After this section, the term embedded emissions only pops up again in the partly concurring, partly dissenting opinion of Judge Eicke. Apparently, judges did not see the necessity to examine the controversial issue further as they found the failure to quantify the remaining GHG emissions of Switzerland through national regulatory limitations and the failure to comply with earlier GHG emission reduction targets to already constitute a violation of positive obligations under Article 8 ECHR (para. 573). However, Judge Eicke seems to assume that the court unequivocally accepted a primary duty of Member States to adopt and effectively apply regulations and other measures ‘covering both emissions emanating from within their territorial jurisdiction as well as “embedded emissions” (i.e. those generated through the import of goods and their consumption)’ (para. 4).

From my perspective, this is all but clear. In fact, all sections dealing with the notion of a carbon budget and the ‘fair share’ of Switzerland address territorial emissions only (in particular para. 569 referring to para. 323, see also: para. 326). Given the above-mentioned supportive findings, it may well be that the Court in future cases requires States to include embedded emissions in their regulatory frameworks and national carbon budgets, but for now, the Court did not clearly decide the issue.

Why States Are Required to Mitigate Their Extraterritorial GHG Footprint

This leads us to consider how the ECtHR or national courts might approach this issue in future cases. In my view, there are compelling doctrinal grounds for holding States accountable for their GHG footprint abroad under human rights law. However, the bottom-up framework of international climate law necessitates a cautious approach. Let me explain.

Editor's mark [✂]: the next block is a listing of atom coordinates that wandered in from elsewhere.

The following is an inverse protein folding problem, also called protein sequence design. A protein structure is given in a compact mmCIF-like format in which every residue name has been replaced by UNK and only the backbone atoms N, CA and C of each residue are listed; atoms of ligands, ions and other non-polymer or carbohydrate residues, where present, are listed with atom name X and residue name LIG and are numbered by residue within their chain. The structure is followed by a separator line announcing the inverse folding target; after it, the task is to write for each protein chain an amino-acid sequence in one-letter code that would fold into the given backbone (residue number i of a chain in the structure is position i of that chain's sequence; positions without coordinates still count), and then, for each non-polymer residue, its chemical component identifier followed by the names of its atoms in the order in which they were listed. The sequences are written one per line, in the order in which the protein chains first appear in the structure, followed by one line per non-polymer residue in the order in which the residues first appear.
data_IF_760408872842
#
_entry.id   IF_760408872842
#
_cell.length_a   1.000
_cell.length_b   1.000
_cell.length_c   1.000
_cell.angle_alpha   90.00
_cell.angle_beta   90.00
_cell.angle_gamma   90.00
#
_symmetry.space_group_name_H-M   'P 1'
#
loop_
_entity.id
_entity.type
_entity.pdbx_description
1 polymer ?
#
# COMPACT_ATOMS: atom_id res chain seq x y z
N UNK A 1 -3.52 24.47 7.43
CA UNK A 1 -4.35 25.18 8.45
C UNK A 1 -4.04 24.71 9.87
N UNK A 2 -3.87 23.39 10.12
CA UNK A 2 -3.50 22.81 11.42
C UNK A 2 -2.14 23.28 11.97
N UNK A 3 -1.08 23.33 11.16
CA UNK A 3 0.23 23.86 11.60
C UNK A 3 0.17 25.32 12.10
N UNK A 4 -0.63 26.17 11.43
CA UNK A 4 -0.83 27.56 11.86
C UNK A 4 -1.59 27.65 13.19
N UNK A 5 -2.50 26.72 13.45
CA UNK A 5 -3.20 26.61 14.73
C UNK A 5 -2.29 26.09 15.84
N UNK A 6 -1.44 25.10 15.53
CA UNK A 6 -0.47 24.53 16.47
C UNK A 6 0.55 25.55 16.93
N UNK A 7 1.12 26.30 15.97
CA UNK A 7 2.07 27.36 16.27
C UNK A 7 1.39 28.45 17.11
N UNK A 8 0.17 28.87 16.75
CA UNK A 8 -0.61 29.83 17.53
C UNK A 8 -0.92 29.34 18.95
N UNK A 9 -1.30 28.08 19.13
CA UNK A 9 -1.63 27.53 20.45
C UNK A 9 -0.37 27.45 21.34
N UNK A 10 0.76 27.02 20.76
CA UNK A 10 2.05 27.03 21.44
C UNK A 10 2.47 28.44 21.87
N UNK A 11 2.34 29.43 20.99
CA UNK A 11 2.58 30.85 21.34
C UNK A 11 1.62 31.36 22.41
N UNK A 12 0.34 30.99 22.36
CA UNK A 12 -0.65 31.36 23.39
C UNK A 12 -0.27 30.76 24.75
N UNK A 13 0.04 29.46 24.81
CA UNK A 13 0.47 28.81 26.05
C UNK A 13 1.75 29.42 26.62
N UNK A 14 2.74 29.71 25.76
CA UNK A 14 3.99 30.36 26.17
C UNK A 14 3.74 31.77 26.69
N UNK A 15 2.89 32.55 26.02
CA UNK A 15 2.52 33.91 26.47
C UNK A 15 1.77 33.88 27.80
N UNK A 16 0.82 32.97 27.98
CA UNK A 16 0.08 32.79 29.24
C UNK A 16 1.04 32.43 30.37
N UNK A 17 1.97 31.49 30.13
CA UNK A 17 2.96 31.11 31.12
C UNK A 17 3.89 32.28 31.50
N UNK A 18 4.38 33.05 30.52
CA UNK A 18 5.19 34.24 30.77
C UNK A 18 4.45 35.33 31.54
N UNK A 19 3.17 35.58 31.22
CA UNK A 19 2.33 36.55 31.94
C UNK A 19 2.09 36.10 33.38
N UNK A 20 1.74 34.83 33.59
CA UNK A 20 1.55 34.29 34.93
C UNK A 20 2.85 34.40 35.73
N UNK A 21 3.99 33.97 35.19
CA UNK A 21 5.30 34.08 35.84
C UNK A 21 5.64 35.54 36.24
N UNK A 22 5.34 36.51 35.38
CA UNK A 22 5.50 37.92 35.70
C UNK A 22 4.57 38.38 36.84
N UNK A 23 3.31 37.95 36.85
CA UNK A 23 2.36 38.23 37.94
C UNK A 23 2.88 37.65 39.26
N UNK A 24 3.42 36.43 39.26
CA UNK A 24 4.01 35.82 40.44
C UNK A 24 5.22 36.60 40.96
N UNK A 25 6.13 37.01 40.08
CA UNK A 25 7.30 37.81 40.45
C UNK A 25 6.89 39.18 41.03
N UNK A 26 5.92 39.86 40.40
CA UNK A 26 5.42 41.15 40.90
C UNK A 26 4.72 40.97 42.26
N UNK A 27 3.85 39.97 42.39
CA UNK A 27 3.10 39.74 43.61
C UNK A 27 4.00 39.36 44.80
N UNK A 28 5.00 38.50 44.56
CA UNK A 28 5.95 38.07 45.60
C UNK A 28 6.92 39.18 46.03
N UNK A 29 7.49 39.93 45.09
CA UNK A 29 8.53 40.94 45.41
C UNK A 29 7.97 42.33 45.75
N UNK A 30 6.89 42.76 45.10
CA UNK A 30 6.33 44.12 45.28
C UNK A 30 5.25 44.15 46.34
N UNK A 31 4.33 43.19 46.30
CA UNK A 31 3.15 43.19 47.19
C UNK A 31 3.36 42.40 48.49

The primary rationale why States must address the GHG footprint of their economies abroad is the simple fact that GHG emissions impact on human rights of individuals within a State’s territorial jurisdiction, regardless of where they are emitted. In line with general positive obligations doctrine, a State’s responsibility for emissions abroad hinges less on whether these emissions are directly attributable to the State and more on whether the State can influence their reduction. This may require States, as the German Federal Constitutional Court highlighted in its climate decision (para. 149 and 199), to engage in international climate negotiations and convince others via diplomacy to mitigate their territorial emissions. However, it may also require States to implement more controversial legal instruments such as carbon border adjustment mechanisms or mandatory corporate climate due diligence along global supply chains. Notably, the Committee on the Rights of the Child (CRC) argues that States face an obligation to regulate businesses operating within their markets to ensure ‘that they identify, prevent, mitigate and account for how they address actual and potential adverse climate change-related impacts on children’s rights, including those resulting from production-related and consumption-related activities and those connected to their value chains and global operations’ (CRC General Comment No. 26 (2023) para. 107-108).

The Margin of Appreciation as Regards the Choice of Means

It is however unlikely that the ECtHR would go that far, given that it continues to highlight the margin of appreciation of States regarding the choice of means to reduce GHG emissions (para. 543). States have a plethora of policy options for diminishing their GHG footprint abroad. For instance, they could endeavor to regulate the demand side within their jurisdictions or offer incentives to discourage the consumption of products with high embedded carbon emissions. Likewise, they could augment financial and technology transfers to diminish their global consumption-based GHG footprint, especially with regard to trading partners in the Global South.